Lane Sutton, a sophomore at Framingham High School in Framingham, Mass., agrees that high school students can have an influential voice on issues that matter to them. Sutton, a passionate business advocate, has several political priorities. “I think that as a teenager, education is very important because we need to have low interest rates on student loans for college. We still need qualified teachers, but [also] more evolving curricula that teach innovation and more career-based courses or electives that focus in on technology and building off your skills,” he says. “Jobs are key because many college students are struggling to find jobs even after they finish college and get their degrees, while they are stuck in a pile of debt.”
“Making it easier and more accessible for people to have a higher education” is also top-of-mind for today’s youth, adds McCarley.
‘Politicians Definitely Over-promise’
Rebecca Unger, a high school senior who also attends Quinsigamond Community College in Worcester, Mass., is pleased with the election’s outcome. “I was most concerned about health care, reproductive rights and the intersections thereof,” notes Unger, 17. “In that vein, I was relieved when Obama won. Obama is not perfect, but I was terrified by the prospect of Romney winning. I just kept imagining coming of age and going to college in a United States that resembles The Handmaid’s Tale [a Margaret Atwood work of science fiction that explores themes of women losing their rights].”
A Romney supporter, Sutton admits that he is on the other hand “a little frustrated” by Obama’s win. “I believe that we would have more progress with Romney because of his experience as a businessman,” notes Sutton. “I would like to think of the U.S. as a business because we need to increase our exports and lower our imports. Romney would encourage a ’Made in America’ grassroots strategy that can help to boost our economy and open trade with other countries. We need to be a leader like China is for manufacturing.”
Still, what frustrates Sutton most is the mindset of his peers, who he says take on the views of their parents or friends rather than formulating “their own thoughts.” Raunaq Singh, a senior at Hightstown High School in East Windsor, N.J., agrees: “It’s rare to find a student who has separate opinions from those of their parents. I encounter many students who seem to have strong opinions, but a rather weak base of facts for them.” Research, notes Dannenbaum, indicates that “our political choices are handed down from generation to generation.” However, the 2008 campaign and election of Barack Obama changed all that, when high school and college students “convinced their parents to vote the way that they felt inspired.”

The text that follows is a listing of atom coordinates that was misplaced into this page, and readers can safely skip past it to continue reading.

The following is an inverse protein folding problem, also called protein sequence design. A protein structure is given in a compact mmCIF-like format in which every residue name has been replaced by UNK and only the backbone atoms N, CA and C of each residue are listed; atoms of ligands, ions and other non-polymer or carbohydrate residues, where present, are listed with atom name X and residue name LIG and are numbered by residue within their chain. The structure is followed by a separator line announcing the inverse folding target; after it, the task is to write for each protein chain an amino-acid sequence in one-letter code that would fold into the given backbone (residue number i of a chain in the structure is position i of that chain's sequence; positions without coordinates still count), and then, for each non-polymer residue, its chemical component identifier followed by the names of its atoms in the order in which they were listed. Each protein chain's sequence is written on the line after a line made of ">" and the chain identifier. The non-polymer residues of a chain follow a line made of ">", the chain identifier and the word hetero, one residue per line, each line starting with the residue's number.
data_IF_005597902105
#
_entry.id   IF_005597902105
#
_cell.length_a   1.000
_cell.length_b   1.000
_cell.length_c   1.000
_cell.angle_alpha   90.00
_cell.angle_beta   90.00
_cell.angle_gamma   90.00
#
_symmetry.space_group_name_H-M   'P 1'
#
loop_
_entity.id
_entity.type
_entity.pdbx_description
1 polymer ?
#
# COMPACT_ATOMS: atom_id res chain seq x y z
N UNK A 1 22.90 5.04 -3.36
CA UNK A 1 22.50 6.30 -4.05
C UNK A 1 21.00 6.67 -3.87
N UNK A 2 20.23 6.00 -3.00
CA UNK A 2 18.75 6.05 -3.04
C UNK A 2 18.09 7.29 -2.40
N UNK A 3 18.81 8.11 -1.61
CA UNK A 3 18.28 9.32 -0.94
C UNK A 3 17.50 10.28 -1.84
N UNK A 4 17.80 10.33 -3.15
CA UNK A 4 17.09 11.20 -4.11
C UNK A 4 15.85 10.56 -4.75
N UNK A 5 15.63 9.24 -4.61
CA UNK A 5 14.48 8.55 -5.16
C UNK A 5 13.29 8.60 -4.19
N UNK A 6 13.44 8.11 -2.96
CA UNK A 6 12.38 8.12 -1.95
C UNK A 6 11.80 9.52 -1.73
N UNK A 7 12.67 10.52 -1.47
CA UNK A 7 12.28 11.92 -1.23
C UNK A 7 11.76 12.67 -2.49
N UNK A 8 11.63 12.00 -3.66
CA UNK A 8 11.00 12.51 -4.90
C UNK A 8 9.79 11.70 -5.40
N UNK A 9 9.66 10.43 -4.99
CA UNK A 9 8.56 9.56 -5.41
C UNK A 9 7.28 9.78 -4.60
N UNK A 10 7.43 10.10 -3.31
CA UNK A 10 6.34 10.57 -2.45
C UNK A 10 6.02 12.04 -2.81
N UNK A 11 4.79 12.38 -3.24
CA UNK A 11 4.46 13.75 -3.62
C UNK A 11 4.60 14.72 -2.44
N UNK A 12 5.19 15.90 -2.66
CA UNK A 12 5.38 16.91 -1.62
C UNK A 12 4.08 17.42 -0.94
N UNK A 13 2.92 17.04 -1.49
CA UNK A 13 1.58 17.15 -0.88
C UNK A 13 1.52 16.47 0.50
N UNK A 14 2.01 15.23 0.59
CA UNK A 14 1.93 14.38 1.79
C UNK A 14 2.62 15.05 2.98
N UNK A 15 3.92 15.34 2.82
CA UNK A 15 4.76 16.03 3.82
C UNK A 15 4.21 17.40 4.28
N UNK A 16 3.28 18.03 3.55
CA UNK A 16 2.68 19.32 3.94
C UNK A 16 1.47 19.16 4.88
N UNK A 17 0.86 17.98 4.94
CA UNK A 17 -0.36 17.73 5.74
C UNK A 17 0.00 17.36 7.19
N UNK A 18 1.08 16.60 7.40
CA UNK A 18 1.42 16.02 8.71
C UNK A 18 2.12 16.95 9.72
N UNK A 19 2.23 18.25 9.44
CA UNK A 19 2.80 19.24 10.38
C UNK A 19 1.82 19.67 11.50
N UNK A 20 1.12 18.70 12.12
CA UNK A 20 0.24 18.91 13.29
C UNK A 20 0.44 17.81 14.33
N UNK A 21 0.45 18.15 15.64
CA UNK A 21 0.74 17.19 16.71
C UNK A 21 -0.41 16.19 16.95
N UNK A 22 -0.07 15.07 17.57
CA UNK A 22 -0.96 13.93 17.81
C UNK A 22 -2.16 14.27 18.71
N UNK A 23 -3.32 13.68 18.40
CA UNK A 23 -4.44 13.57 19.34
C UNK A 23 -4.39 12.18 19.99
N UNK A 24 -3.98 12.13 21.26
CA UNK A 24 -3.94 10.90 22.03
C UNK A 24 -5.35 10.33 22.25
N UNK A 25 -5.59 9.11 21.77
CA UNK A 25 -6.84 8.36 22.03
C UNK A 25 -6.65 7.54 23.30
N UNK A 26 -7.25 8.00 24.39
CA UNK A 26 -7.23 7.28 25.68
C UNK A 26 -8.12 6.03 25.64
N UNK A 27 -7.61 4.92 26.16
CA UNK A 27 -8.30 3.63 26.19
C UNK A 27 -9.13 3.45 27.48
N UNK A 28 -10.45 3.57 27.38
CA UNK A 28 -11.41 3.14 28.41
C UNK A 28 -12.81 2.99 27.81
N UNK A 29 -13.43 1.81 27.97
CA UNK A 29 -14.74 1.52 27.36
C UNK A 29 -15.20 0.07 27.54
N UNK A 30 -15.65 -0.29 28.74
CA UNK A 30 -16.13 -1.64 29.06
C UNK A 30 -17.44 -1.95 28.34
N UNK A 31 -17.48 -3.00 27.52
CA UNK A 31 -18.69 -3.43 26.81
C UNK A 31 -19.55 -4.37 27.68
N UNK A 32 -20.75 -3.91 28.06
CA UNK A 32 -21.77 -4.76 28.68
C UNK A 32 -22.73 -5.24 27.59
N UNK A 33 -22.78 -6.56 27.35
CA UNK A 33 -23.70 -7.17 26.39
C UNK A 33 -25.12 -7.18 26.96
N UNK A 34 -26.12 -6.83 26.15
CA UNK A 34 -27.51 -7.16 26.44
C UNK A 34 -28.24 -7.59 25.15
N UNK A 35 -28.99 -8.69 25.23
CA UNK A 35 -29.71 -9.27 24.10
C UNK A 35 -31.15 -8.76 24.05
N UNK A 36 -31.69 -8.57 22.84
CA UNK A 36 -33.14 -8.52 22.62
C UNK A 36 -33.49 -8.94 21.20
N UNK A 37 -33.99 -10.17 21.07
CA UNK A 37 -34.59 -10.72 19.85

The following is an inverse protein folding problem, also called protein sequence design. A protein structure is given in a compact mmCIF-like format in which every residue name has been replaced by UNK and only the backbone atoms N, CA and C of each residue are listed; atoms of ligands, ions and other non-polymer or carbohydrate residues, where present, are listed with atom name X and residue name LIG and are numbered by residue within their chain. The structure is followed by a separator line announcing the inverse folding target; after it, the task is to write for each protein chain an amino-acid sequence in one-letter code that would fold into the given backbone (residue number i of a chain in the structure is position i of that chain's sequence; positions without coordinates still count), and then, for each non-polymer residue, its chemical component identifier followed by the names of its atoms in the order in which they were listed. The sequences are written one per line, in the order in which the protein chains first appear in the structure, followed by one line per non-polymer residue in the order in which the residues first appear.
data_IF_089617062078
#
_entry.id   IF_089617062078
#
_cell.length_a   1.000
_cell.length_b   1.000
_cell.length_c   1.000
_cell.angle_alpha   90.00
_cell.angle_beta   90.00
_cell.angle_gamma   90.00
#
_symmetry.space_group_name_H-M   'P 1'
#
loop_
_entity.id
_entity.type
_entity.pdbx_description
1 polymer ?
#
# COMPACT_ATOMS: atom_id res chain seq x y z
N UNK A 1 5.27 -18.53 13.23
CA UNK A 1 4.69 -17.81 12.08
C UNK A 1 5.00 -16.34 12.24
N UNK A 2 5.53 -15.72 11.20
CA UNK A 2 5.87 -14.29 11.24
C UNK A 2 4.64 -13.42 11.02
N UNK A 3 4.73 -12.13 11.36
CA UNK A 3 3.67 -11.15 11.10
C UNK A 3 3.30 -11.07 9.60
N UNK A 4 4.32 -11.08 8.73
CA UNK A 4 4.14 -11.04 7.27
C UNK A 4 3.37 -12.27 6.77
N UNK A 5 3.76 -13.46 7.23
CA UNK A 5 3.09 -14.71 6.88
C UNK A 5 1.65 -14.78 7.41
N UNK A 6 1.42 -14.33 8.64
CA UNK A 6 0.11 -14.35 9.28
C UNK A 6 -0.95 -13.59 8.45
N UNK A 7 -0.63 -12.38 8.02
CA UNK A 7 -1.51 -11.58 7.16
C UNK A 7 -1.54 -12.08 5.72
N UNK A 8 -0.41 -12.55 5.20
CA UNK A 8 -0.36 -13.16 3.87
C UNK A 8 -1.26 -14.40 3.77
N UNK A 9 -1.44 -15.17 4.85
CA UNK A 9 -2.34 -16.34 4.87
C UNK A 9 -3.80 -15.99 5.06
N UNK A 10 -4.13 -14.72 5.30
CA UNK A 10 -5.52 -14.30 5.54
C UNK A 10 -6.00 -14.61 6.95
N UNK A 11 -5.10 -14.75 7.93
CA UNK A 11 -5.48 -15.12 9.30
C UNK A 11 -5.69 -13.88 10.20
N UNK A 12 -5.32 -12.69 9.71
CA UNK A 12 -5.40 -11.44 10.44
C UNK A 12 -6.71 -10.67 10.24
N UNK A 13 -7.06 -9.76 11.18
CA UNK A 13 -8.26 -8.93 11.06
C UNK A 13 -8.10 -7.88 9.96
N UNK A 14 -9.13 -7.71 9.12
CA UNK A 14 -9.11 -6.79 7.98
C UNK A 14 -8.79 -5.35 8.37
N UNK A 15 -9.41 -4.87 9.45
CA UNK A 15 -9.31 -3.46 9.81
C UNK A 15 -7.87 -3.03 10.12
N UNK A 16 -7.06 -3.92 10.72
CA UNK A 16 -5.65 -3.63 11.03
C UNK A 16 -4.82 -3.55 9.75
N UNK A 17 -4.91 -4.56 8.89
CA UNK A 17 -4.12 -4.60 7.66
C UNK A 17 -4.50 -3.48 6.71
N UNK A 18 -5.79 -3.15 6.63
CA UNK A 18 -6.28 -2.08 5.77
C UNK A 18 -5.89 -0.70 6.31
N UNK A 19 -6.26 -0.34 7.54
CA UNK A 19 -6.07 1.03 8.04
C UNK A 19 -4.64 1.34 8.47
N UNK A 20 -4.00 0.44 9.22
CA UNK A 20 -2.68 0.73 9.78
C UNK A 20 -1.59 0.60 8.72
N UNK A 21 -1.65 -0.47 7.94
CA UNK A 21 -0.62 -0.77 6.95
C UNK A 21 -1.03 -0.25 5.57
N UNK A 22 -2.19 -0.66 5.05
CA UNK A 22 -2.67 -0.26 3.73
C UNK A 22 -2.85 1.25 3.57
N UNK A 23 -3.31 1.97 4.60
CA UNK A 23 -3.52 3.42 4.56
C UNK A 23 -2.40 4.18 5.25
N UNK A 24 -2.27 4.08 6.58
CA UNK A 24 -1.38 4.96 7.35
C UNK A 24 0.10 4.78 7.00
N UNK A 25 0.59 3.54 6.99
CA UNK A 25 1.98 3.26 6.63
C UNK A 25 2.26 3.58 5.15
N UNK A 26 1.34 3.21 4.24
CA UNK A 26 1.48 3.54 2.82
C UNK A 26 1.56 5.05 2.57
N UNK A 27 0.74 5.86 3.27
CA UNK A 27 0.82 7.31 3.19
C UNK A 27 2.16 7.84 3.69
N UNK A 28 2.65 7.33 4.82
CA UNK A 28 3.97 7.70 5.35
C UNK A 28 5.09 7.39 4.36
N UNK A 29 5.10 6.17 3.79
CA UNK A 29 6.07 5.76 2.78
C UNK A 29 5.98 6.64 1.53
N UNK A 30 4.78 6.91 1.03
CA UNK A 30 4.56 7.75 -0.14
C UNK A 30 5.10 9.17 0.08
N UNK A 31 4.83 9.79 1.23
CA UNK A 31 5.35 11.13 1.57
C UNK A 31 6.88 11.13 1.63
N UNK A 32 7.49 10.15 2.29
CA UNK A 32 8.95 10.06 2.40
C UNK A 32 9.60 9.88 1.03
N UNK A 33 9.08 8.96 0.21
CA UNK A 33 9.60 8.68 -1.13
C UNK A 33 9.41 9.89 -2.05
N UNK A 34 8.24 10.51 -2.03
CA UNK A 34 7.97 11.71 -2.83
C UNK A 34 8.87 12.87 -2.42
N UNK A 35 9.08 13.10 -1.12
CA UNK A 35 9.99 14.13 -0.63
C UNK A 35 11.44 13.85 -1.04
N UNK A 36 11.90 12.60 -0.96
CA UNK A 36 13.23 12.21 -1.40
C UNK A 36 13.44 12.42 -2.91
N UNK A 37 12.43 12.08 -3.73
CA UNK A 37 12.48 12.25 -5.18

Whether Republican or Democrat, Romney or Obama, the voice of the Malia Generation is getting stronger. Many high school seniors turned 18 in time for this year’s election, and while a large number did not vote, others embraced this rite of passage. “I feel like I’m always complaining about what’s wrong with the world,” Di’Jahnay Stewart, a Dewey Academy student in Oakland, Calif., told her local newspaper, the Oakland Tribune. Stewart turned 18 on May 23 and registered to vote shortly thereafter. “I feel like if I vote, at least it’ll mean something.” Echoed classmate Dominique Dyer: “I feel proud of myself for voting.”
Soon, younger high school students’ votes will also count. “I am looking forward to it,” says Sutton, who is 15. “It is a big responsibility in the U.S., and I would like to have some say in the future of a world-leading country.” As for the candidates? “Politicians definitely over-promise, but I would like to see them become more honest with realistic goals on how they will reform the United States and help the citizens.”
Why should teens care about the issues? Do your opinions matter?
What issue or issues matter most to you? Why? What issue would you like to learn more about?
Do you agree with the statement, “Our political choices are handed down from generation to generation?” Is it possible for young people to have different views from their parents? How and why?
Will you (or did you) vote when you are 18? Why or why not?